All About Painting Tools
High-quality application tools are essential for an even paint finish. The tools you choose will depend on the size and type of job you are planning.
Paintbrushes are the most versatile and essential of all decorating tools. Ease of application and a successful finish are hugely affected by the quality of a brush. Remember, whether you choose natural or synthetic bristle brushes, a good brush is not cheap, and should have long bristles of equal length. It is normal for a brush to shed a few bristles when it is first used, however, this should not continue through the life of a brush.
Pure Bristle Brushes (image 1)
Good-quality pure bristle brushes are expensive but will last for years if they are cleaned well and stored properly after each use.
Fitches (image 2)
These are used for detailed work. The angled lining fitch is useful for straight lines.
Synthetic Bristle Brushes (image 3)
Although brushes made from pure natural bristle used to be considered superior quality, vast improvements have been made to synthetic bristle brushes and they are now used by most professionals.
It is ideal to remove all the furniture and floor coverings from a room before decorating. However, this is often impractical, so drop cloths and tape are used to prevent splashes and spillages damaging surfaces.
Tape (image 1)
Use low-tack tape to protect surfaces and help you create clean, straight lines where areas with different finishes meet.
Fabric Drop Cloth (image 2)
These sheets can be washed and reused, but large spills soak through. Plastic sheets are an alternative, but are easily damaged and slippery underfoot on floors.
Besides the more obvious painting tools such as brushes and rollers, there are other items that can be used to make the job easier, restore tools and provide the best finish.
Paint Kettle (image 1)
Decant paint into kettle so it is easier to carry and to keep debris such as dried paint on the brush from contaminating the main tin or tub.
Brush Comb (image 2)
Used to clean and shape brushes.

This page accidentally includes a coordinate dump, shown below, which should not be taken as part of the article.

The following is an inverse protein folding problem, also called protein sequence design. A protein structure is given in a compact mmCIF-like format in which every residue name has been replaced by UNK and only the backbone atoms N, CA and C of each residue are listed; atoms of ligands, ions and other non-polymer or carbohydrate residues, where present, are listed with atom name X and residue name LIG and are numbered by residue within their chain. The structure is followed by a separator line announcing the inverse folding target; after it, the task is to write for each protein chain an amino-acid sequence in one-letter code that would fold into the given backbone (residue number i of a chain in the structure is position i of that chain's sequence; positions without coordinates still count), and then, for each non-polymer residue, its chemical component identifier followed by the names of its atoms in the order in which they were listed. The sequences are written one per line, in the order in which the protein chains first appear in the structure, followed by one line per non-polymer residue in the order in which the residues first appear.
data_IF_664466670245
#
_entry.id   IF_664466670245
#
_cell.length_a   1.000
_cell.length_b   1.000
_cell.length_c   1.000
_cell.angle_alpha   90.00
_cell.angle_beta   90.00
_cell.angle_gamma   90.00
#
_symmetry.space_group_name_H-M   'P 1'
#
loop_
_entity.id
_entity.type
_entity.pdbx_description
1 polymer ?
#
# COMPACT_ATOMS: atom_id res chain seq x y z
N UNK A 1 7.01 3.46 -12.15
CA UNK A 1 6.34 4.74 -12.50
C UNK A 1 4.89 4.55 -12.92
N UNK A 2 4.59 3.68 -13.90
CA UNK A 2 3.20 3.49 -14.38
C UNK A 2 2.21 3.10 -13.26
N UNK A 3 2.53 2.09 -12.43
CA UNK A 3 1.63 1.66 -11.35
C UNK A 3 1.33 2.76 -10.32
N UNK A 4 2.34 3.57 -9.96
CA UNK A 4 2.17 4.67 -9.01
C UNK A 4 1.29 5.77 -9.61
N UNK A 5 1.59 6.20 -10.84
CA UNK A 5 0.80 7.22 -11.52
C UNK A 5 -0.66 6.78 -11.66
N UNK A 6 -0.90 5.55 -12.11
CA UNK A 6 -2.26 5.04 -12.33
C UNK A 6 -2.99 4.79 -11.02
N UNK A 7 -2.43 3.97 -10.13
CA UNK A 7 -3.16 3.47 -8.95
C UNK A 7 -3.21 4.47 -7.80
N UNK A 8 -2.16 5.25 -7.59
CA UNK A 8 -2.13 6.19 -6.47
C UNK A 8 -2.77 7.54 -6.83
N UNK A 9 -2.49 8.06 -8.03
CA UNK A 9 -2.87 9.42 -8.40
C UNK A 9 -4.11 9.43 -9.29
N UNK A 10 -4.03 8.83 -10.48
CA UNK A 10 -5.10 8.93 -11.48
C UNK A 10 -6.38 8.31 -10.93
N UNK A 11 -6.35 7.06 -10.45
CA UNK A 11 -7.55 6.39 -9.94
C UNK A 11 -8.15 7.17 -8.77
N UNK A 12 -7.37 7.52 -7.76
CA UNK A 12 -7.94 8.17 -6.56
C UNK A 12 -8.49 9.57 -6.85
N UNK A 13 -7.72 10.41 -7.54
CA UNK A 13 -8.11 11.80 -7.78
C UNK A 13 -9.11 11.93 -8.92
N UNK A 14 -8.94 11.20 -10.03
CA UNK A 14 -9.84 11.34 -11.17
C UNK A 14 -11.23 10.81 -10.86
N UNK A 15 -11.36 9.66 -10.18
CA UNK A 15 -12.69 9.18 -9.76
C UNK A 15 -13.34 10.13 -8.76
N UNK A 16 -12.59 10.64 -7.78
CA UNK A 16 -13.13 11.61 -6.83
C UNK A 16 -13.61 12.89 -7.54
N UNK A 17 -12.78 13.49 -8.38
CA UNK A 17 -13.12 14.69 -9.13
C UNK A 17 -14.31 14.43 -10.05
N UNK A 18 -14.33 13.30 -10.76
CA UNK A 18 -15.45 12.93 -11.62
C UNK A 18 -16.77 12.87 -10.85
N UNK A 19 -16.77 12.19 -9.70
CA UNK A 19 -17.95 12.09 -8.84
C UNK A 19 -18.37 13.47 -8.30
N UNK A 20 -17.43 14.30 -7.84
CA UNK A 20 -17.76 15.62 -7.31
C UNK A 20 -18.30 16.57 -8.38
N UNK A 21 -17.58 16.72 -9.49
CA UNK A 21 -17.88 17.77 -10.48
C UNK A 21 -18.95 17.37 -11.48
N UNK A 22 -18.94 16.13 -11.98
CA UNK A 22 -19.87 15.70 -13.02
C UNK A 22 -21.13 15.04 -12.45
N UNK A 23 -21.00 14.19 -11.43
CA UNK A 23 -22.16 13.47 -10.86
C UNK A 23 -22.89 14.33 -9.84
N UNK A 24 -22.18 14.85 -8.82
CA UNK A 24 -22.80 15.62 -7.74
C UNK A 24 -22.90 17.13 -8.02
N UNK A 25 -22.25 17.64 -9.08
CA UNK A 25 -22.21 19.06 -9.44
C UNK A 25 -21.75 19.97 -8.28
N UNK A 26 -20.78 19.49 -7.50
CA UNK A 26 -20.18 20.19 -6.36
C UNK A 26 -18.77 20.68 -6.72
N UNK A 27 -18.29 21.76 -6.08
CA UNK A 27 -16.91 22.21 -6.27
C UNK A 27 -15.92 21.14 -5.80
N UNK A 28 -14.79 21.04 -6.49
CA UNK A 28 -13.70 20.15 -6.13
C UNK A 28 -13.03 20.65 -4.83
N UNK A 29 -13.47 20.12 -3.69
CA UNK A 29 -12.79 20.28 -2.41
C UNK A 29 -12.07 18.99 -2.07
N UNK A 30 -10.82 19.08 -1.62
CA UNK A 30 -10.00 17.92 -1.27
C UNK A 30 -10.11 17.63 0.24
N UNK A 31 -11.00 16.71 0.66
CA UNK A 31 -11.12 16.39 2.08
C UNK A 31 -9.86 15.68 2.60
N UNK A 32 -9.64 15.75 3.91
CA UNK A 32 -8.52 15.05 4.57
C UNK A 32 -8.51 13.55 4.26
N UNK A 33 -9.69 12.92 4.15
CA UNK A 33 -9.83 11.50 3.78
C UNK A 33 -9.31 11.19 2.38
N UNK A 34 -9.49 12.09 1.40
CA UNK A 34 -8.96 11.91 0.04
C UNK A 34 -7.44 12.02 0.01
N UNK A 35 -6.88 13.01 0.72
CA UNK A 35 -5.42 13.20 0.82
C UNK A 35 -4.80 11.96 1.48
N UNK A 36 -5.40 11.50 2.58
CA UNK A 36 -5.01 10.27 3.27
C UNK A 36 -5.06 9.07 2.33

Dusting Brush (image 3)
Fine bristles remove debris from a surface before painting.
Paint sprayers can be used to cover large surfaces quickly, or for intricate areas that are very time-consuming to paint with a brush. Small hand-held airless sprayers are most suitable for DIY work, although much larger airless or compressed-air sprayers can be rented. Sprayers can be dangerous, so always read the manufacturer’s instructions very carefully. Wear any protective clothing specified and ensure good ventilation while you are spraying. For small jobs, it is better to buy aerosol paints.
There are several different designs of roller and frame. Large rollers can cover flat surfaces such as ceilings and walls quickly and efficiently, although be aware that very large rollers may be tiring to use. Mini-rollers are available for woodwork, although they tend not to provide as pleasing a finish as a brush. Rollers are best used with water-based paints. Cleaning a roller of oil- or solvent-based paints is difficult. It is best to simply throw away the sleeve and buy a new one. The best roller sleeves are pure sheepskin, although synthetic sheepskin also provides a good finish. Smooth, medium and rough sleeves are available, and should be chosen to match the texture of the surface being painted. Other sleeve materials may produce a rough finish or shed fluff.
Extension Pole (image 1)
Attaches to the roller-cage handle to extend your reach. Buy a pole that is compatible with your roller.
Radiator Roller Frame (image 2)
Used with mini-rollers. The long handle lets you gain access to wall surfaces behind radiators.
Roller Cage (image 3)
The cage holds the roller sleeve and is attached to a handle. Be sure when choosing a replacement sleeve that it fits the cage you are using.
Roller Sleeves (image 4)
These fit onto the cage. Rough to smooth textures are available.
Roller Tray (image 5)
A reservoir for holding paint that also has flatter, ribbed area adjacent to the reservoir, used for distributing paint evenly over the roller surface. The tray needs to be of the same width as your roller.
Mini-Roller Kit (image 6)
A miniature roller cage, tray and sleeve, designed for painting smaller surfaces and for using with a radiator roller frame.
These are designed to cover large, flat surfaces quickly and effortlessly. The flat pads have a painting surface composed of many tiny, tightly-packed bristles.
Paint Pad Frame (image 1)
Holds the pad and provides a handle.
Paint Pads (image 2)
Replaceable pads of different sizes are attached to the frame for use.
Mini Paint Pad (image 3)
Useful for more detailed work.
Paint Pad Tray (image 4)
Similar to a roller tray. Some designs have a wheel that distributes paint evenly onto the pad.
Use these special tools to create different paint effects.
Comb (image 1)
Several different tooth sizes create straight or curved lines of different widths.
Rocker (image 2)
Creates a wood-grain pattern in paint or glaze.
Natural Sponge (image 3)
Used to apply or remove paint to make mottled, cloudlike effects.
Stencil Brushes (image 1)
For applying paint over a stencil.
Softening Brush (image 2)
Smooth, fine-bristled brush for removing any hard paint lines.
Dragging Brush (image 3)
Extra long and coarse pure bristles create grained effect.
Stippling Brush (image 4)
Block-shaped brush with bristles of the same length, used for creating a velvet-like texture on surfaces.